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The Paris conference will drive peace further away

Another spectacle. Another photo-op to say “I care” and to feel like “I’m doing something”. But the cause of peace will be set back. This is what the Paris Middle East Peace Summit is about.

It’s in Paris but it’s not about the Middle East; it’s only about Israel. It’s in Paris but it’s not about peace; it’s about leaders patting each other on the back and posing for pictures.

If it were really about peace, the summit would help the Israeli and Palestinian leaders sit and talk so they can reconcile and resolve their differences. It would prepare them for the need to make painful sacrifices, because the prize of peace is worth it.

The French-Palestinian conference in Paris on 15 January 2017 is about to do just the opposite. Instead of urging the Palestinian leadership to return to the negotiating table with Israel it will reinforce that leadership’s serial determination to avoid negotiating at any cost.

Peace between Israelis and Palestinians does not need grand conferences with dozens of participants, replete with empty declarations. To promote peace, the nations of the world need simply to tell Palestinian leaders the truth: that peace requires reconciliation with Israel and the only way to achieve that is through direct negotiations. The ‘International Community’ needs to tell the Palestinians that Israel is a partner for peace and is ready to make painful sacrifices, as indeed it has in the past. World leaders need to tell the Palestinians that they will have to accept difficult compromises with Israel on borders, refugees, security and Jerusalem; to tell them that this is the only way to bring hope and a better future to their children and the generations to come.

The road to peace between Jerusalem and Ramallah passes through just that – Jerusalem and Ramallah. Not New York. Not Paris. Not through international forums, resolutions, or futile conferences. Peace is paved through bilateral negotiations, with leaders meeting face-to-face, ready and willing to work with each other. That was the case with the Israel-Egypt peace in 1979; that was the lesson of the Israel-Jordan peace in 1994. From Northern Ireland to South Sudan, in region after region, direct peace talks alone have brought real solutions.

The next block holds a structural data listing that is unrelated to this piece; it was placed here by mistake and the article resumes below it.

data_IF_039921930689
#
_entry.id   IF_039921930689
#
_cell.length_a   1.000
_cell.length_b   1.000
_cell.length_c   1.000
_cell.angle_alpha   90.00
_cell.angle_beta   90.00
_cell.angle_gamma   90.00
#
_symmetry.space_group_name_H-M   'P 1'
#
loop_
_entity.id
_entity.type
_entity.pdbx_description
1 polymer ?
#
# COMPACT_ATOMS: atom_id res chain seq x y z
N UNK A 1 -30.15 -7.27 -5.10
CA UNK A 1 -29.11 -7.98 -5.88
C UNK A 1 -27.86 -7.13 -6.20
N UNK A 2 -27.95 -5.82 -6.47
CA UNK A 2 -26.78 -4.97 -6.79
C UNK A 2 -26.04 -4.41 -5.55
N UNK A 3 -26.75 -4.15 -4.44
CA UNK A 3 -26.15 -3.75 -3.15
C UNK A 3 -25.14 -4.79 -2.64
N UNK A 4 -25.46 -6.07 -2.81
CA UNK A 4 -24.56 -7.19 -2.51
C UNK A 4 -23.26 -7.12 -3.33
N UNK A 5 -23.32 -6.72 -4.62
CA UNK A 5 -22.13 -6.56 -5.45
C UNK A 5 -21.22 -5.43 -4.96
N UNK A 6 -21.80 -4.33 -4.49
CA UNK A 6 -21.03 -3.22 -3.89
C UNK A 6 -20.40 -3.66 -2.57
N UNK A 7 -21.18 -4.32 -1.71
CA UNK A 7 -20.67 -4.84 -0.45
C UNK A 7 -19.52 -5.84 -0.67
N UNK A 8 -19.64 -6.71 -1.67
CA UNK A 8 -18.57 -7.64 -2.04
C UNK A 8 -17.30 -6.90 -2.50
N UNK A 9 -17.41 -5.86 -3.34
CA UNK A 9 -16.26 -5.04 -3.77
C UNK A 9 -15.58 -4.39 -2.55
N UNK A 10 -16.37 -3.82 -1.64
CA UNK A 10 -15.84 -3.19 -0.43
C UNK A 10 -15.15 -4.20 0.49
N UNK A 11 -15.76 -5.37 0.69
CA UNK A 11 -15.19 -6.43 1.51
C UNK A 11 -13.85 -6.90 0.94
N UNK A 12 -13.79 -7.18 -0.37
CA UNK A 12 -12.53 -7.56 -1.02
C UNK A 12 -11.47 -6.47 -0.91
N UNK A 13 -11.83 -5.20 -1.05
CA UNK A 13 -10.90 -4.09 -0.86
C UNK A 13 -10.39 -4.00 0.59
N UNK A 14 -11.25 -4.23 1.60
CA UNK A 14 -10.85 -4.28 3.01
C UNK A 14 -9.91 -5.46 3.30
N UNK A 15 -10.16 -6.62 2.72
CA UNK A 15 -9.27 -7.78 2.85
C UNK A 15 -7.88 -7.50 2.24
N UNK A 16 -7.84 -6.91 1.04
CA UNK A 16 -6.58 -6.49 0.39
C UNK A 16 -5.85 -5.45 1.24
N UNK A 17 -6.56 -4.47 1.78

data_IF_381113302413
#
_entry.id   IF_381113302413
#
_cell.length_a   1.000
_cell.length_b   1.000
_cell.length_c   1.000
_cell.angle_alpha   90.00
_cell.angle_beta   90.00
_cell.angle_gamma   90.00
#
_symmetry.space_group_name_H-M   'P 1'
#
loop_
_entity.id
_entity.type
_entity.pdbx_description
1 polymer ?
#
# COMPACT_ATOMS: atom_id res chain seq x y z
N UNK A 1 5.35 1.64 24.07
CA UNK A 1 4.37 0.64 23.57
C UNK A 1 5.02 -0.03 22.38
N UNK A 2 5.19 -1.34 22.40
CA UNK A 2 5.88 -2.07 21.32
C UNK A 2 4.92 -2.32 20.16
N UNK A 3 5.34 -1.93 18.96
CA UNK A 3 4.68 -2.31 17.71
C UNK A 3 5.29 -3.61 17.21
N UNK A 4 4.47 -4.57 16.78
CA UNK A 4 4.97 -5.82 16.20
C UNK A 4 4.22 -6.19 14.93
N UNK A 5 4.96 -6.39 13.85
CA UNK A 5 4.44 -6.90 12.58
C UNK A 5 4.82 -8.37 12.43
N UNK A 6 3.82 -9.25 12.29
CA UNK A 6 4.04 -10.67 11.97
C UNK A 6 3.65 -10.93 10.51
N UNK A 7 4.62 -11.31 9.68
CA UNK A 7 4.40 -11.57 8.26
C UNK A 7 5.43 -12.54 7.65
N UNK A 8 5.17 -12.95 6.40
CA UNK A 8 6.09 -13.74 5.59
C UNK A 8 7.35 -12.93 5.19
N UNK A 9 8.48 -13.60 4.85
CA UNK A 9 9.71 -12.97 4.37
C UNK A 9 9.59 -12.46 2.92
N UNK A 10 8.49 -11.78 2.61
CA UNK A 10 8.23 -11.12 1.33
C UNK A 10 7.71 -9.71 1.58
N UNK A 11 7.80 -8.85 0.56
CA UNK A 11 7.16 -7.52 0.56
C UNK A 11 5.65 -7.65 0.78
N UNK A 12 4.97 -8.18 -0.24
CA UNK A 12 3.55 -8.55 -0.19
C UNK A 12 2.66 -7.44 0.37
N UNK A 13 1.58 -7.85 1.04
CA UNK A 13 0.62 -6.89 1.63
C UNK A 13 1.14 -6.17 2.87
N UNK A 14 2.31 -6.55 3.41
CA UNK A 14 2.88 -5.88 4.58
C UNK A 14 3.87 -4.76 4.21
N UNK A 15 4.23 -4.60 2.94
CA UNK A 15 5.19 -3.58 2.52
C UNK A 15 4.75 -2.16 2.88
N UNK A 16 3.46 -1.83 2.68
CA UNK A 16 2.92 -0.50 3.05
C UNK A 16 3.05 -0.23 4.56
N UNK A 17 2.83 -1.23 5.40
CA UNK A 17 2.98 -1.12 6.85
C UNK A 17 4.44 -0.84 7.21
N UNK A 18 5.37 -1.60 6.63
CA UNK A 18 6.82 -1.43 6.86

On the heels of December 2016’s one-sided UNSC Resolution 2334 which, amongst other things, shamefully designates Judaism’s holiest sites in Jerusalem as “occupied Palestinian territory,” the Paris conference is slated to serve as yet another platform for renewed and deliberately selective censure of Israel. It will likely become another international forum that will fail to place the necessary responsibility at the feet of Palestinian leaders.

Israeli Prime Minister Netanyahu has repeatedly entreated Palestinian Authority Chairman Mahmoud Abbas to meet him, yet instead of joining and endorsing those entreaties, the international community prefers to incentivise Abbas’s deliberate avoidance of this direct contact. Indeed, why should Abbas negotiate with Israel when he so effortlessly can have the international community lay the blame on Israel, even as it turns a blind eye to the culture of hate and violence frothing under Abbas’s nose in Palestinian society?

Israel has said yes – and continues to say yes – to any opportunity, any time, any place, to have direct negotiations with the Palestinian leadership without preconditions. But the Palestinians have run away from negotiations time and again, from Camp David in 2000, to Ehud Olmert in 2008, and Paris and Washington in 2014. Through cherry-picking issues in order to appease the Palestinians, the conference in Paris will only entrench this Palestinian intransigence and perpetuate the conflict, thus hurting the Palestinian people rather than helping them.

The Palestinian effort to ‘internationalize the conflict’, enabled by world leaders including New Zealand’s, allows the Palestinian leadership to avoid a final status resolution on these lines. Indeed, this perpetual evasion only proves that the conflict has never been about a Palestinian state. It is – and has always been – about Israel’s right to exist, within any borders. The solution to the conflict requires that the Palestinians be willing to live alongside Israel, rather than seeking to replace it.

If the world’s nations truly seek to advance peace, they should therefore send a clear, unequivocal message to Abbas: Stop encouraging violence and terrorism, stop promoting hate speech, and stop educating Palestinian children to kill Israelis. Teach them that Israel is here to stay, and that peaceful relations with Israel must be the foundation of a future Palestinian state.

While the bloodbath rages in neighboring Syria, world leaders are busy convening yet another display of misguided hubris, that demands nothing from the Palestinians. As such, the Paris conference is a meeting of yesterday. It is anti-Israeli, and anti-Palestinian; it is anti-peace and counter-productive. The international community can – and must – do better.

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